RESULTS - Of 304 patients with suspected H-CCA, 234 underwent attempted resection and 70 were enrolled in a transplant protocol. Excluding incomplete/R2 resections (n = 43), patients who were enrolled, but did not undergo transplant (n = 24), and transplants without confirmed H-CCA diagnoses (n = 5), 191 patients underwent curative-intent resection and 41 curative-intent transplant. Compared with resection, transplant patients were younger (52 vs 65 years; P < 0.001), and more frequently had primary sclerosing cholangitis (PSC; 61% vs 2%; P < 0.001) and received chemotherapy and/or radiation (98% vs 57%; P < 0.001). Groups were otherwise similar in demographics and comorbidities. Patients who underwent transplant for confirmed H-CCA diagnosis had improved OS compared with resection (3-year: 72% vs 33%; 5-year: 64% vs 18%; P < 0.001). Among patients who underwent resection for tumors <3 cm with lymph-node negative disease, and excluding PSC patients, transplant was still associated with improved OS (3-year: 54% vs 44%; 5-year: 54% vs 29%; P = 0.03). Transplant remained associated with improved survival on intention-to-treat analysis, even after accounting for tumor size, lymph node status, and PSC (P = 0.049).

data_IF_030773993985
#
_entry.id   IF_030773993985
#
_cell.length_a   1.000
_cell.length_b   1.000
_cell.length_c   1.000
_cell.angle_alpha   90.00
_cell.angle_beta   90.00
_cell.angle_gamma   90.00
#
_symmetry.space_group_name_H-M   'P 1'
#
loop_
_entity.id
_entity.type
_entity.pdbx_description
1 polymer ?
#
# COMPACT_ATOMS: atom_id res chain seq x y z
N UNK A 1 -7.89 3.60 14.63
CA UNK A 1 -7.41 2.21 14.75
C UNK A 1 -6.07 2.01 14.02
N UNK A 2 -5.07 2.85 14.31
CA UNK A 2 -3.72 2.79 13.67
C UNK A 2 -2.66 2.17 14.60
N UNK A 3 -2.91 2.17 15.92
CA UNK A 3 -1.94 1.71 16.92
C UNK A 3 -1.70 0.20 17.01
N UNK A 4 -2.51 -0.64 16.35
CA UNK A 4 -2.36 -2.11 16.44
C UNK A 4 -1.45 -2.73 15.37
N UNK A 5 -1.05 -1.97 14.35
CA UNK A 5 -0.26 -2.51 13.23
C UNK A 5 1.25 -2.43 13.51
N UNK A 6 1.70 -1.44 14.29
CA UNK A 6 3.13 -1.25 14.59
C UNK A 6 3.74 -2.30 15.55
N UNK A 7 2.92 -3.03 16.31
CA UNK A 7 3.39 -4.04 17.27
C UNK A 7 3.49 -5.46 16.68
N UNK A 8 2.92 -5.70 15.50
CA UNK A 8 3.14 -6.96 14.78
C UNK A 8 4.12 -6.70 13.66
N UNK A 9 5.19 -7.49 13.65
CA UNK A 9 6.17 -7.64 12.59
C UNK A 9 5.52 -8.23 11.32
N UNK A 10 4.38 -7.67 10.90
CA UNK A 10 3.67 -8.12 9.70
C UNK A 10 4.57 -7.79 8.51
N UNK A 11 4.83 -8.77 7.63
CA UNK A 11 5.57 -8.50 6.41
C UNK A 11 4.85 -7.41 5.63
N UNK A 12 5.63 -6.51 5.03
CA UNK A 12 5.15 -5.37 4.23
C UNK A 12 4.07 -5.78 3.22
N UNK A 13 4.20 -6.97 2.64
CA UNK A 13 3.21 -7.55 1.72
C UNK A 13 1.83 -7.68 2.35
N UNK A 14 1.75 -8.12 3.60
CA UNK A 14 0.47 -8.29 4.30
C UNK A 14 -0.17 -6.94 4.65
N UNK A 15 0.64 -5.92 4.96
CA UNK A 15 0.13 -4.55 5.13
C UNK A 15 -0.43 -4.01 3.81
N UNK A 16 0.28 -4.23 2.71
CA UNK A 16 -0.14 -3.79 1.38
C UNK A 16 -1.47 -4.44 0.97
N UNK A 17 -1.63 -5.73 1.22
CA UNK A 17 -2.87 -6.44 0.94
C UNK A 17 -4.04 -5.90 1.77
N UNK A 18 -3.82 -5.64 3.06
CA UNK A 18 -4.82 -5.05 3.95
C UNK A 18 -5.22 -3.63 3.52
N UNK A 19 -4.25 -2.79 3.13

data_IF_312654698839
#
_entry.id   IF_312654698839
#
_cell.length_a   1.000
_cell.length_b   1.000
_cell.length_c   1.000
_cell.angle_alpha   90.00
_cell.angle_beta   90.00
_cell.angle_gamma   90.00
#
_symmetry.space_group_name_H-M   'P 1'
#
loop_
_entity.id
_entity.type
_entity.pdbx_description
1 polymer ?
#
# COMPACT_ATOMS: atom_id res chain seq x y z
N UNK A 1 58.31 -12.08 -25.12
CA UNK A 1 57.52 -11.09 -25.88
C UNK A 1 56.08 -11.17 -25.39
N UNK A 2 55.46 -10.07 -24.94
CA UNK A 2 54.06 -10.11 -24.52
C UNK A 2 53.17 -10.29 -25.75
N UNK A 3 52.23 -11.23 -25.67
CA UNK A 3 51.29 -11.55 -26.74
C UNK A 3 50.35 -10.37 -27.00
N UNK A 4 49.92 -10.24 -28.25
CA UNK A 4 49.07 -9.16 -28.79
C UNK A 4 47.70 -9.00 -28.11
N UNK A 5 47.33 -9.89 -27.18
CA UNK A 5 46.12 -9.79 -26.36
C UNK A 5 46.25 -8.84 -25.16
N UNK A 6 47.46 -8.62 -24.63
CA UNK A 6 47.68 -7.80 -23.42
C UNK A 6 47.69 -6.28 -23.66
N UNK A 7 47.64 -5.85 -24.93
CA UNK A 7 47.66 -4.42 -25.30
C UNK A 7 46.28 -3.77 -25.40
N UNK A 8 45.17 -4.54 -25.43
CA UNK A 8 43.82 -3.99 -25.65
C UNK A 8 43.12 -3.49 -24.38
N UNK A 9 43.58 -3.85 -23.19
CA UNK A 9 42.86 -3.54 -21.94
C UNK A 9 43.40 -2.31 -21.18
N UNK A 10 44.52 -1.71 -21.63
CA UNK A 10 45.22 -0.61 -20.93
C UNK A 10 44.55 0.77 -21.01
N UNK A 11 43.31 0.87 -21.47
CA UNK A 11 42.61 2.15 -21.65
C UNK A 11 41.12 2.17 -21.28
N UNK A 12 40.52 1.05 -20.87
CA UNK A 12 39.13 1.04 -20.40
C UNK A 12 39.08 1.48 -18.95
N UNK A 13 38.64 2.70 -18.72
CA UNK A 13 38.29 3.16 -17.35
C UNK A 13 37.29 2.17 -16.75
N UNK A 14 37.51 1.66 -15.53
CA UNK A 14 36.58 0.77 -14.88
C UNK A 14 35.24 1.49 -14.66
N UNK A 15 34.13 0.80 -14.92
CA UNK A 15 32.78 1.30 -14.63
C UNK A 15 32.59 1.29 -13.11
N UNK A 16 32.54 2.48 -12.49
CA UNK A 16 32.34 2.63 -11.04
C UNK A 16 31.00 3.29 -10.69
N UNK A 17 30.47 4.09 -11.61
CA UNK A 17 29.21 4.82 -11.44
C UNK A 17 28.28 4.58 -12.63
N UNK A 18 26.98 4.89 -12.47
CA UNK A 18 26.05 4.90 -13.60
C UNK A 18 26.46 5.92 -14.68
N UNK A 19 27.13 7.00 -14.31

CONCLUSIONS - Resection for hilar cholangiocarcinoma that meets criteria for transplantation (<3 cm, lymph-node negative disease) is associated with substantially decreased survival compared to transplant for the same criteria with unresectable disease. Prospective trials are needed and justified.
BACKGROUND AND AIMS - Proteomics holds promise for individualizing cancer treatment. We analyzed to what extent the proteomic landscape of human colorectal cancer (CRC) is maintained in established CRC cell lines and the utility of proteomics for predicting therapeutic responses.
METHODS - Proteomic and transcriptomic analyses were performed on 44 CRC cell lines, compared against primary CRCs (n=95) and normal tissues (n=60), and integrated with genomic and drug sensitivity data.
RESULTS - Cell lines mirrored the proteomic aberrations of primary tumors, in particular for intrinsic programs. Tumor relationships of protein expression with DNA copy number aberrations and signatures of post-transcriptional regulation were recapitulated in cell lines. The 5 proteomic subtypes previously identified in tumors were represented among cell lines. Nonetheless, systematic differences between cell line and tumor proteomes were apparent, attributable to stroma, extrinsic signaling, and growth conditions. Contribution of tumor stroma obscured signatures of DNA mismatch repair identified in cell lines with a hypermutation phenotype. Global proteomic data showed improved utility for predicting both known drug-target relationships and overall drug sensitivity as compared with genomic or transcriptomic measurements. Inhibition of targetable proteins associated with drug responses further identified corresponding synergistic or antagonistic drug combinations. Our data provide evidence for CRC proteomic subtype-specific drug responses.